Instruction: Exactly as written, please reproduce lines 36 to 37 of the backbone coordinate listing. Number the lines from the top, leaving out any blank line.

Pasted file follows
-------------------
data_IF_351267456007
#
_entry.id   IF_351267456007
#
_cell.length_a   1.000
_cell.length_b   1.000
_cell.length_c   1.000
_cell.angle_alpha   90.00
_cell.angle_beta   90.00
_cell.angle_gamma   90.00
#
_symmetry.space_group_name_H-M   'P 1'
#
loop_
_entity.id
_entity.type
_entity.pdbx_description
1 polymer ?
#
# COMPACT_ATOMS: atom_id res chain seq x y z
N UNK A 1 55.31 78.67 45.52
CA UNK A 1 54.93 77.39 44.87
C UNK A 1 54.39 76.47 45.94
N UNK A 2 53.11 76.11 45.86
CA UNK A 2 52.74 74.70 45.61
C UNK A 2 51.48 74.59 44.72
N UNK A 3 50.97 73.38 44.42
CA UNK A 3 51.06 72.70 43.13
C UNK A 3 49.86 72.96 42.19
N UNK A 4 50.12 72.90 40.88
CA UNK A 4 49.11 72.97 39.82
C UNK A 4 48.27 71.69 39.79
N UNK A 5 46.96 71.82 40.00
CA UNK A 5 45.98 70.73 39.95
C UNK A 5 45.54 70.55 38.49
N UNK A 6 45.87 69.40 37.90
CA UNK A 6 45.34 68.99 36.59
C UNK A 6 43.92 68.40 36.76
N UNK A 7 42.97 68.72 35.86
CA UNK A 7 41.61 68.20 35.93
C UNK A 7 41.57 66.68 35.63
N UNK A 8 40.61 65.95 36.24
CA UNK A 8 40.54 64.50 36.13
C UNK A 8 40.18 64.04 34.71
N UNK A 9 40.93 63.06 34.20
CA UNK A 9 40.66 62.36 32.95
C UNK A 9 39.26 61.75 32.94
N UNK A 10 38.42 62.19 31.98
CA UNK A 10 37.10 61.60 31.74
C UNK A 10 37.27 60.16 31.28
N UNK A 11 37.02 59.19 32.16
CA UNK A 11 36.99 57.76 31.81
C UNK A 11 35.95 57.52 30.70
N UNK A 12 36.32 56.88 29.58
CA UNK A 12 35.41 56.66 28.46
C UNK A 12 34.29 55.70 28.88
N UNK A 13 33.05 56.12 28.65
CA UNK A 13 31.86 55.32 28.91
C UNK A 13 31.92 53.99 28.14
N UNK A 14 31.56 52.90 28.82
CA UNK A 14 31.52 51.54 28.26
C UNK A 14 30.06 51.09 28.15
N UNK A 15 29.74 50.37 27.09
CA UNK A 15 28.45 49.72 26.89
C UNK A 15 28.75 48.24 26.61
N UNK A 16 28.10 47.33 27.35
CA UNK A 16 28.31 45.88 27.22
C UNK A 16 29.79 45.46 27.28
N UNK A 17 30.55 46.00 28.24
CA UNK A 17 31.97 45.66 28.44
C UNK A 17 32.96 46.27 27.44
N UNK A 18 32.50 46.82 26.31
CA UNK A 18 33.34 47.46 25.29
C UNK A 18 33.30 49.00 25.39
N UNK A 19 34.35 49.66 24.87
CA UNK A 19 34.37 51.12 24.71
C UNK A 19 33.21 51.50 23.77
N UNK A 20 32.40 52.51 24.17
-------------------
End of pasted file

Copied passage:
N UNK A 6 45.87 69.40 37.90
CA UNK A 6 45.34 68.99 36.59